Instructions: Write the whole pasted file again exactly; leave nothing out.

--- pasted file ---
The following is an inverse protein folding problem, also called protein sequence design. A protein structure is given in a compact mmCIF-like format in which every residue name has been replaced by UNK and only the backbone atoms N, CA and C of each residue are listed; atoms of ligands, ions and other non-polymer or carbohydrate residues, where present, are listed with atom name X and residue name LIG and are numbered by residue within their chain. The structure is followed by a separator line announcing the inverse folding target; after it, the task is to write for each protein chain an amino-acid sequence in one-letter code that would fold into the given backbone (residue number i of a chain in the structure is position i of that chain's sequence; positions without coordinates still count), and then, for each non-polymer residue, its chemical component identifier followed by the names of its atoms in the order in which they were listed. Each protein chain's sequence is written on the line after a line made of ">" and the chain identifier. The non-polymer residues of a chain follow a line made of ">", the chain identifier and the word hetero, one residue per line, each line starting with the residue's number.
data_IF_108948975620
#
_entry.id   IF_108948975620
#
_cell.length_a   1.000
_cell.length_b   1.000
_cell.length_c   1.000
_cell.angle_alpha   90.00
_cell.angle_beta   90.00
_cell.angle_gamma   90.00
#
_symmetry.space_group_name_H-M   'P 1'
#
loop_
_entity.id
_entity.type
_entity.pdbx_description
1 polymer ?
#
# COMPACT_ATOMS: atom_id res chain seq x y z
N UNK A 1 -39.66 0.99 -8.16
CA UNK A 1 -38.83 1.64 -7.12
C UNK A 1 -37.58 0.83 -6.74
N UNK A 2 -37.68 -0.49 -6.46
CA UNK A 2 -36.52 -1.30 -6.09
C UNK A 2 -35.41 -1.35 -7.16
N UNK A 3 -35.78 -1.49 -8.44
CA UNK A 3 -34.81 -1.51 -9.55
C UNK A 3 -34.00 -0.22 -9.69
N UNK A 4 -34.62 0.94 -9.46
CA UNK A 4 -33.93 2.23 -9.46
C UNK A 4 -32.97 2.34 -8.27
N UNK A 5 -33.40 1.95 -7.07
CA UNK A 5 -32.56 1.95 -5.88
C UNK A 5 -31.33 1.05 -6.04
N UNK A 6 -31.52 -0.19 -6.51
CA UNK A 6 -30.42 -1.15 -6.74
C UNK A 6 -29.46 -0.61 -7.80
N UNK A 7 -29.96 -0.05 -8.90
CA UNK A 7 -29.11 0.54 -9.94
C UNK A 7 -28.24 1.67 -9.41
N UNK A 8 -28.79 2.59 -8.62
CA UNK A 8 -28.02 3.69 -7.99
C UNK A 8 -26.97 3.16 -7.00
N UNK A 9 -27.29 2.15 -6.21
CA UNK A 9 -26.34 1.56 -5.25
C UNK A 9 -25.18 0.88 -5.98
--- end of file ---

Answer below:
The following is an inverse protein folding problem, also called protein sequence design. A protein structure is given in a compact mmCIF-like format in which every residue name has been replaced by UNK and only the backbone atoms N, CA and C of each residue are listed; atoms of ligands, ions and other non-polymer or carbohydrate residues, where present, are listed with atom name X and residue name LIG and are numbered by residue within their chain. The structure is followed by a separator line announcing the inverse folding target; after it, the task is to write for each protein chain an amino-acid sequence in one-letter code that would fold into the given backbone (residue number i of a chain in the structure is position i of that chain's sequence; positions without coordinates still count), and then, for each non-polymer residue, its chemical component identifier followed by the names of its atoms in the order in which they were listed. Each protein chain's sequence is written on the line after a line made of ">" and the chain identifier. The non-polymer residues of a chain follow a line made of ">", the chain identifier and the word hetero, one residue per line, each line starting with the residue's number.
data_IF_108948975620
#
_entry.id   IF_108948975620
#
_cell.length_a   1.000
_cell.length_b   1.000
_cell.length_c   1.000
_cell.angle_alpha   90.00
_cell.angle_beta   90.00
_cell.angle_gamma   90.00
#
_symmetry.space_group_name_H-M   'P 1'
#
loop_
_entity.id
_entity.type
_entity.pdbx_description
1 polymer ?
#
# COMPACT_ATOMS: atom_id res chain seq x y z
N UNK A 1 -39.66 0.99 -8.16
CA UNK A 1 -38.83 1.64 -7.12
C UNK A 1 -37.58 0.83 -6.74
N UNK A 2 -37.68 -0.49 -6.46
CA UNK A 2 -36.52 -1.30 -6.09
C UNK A 2 -35.41 -1.35 -7.16
N UNK A 3 -35.78 -1.49 -8.44
CA UNK A 3 -34.81 -1.51 -9.55
C UNK A 3 -34.00 -0.22 -9.69
N UNK A 4 -34.62 0.94 -9.46
CA UNK A 4 -33.93 2.23 -9.46
C UNK A 4 -32.97 2.34 -8.27
N UNK A 5 -33.40 1.95 -7.07
CA UNK A 5 -32.56 1.95 -5.88
C UNK A 5 -31.33 1.05 -6.04
N UNK A 6 -31.52 -0.19 -6.51
CA UNK A 6 -30.42 -1.15 -6.74
C UNK A 6 -29.46 -0.61 -7.80
N UNK A 7 -29.96 -0.05 -8.90
CA UNK A 7 -29.11 0.54 -9.94
C UNK A 7 -28.24 1.67 -9.41
N UNK A 8 -28.79 2.59 -8.62
CA UNK A 8 -28.02 3.69 -7.99
C UNK A 8 -26.97 3.16 -7.00
N UNK A 9 -27.29 2.15 -6.21
CA UNK A 9 -26.34 1.56 -5.25
C UNK A 9 -25.18 0.88 -5.98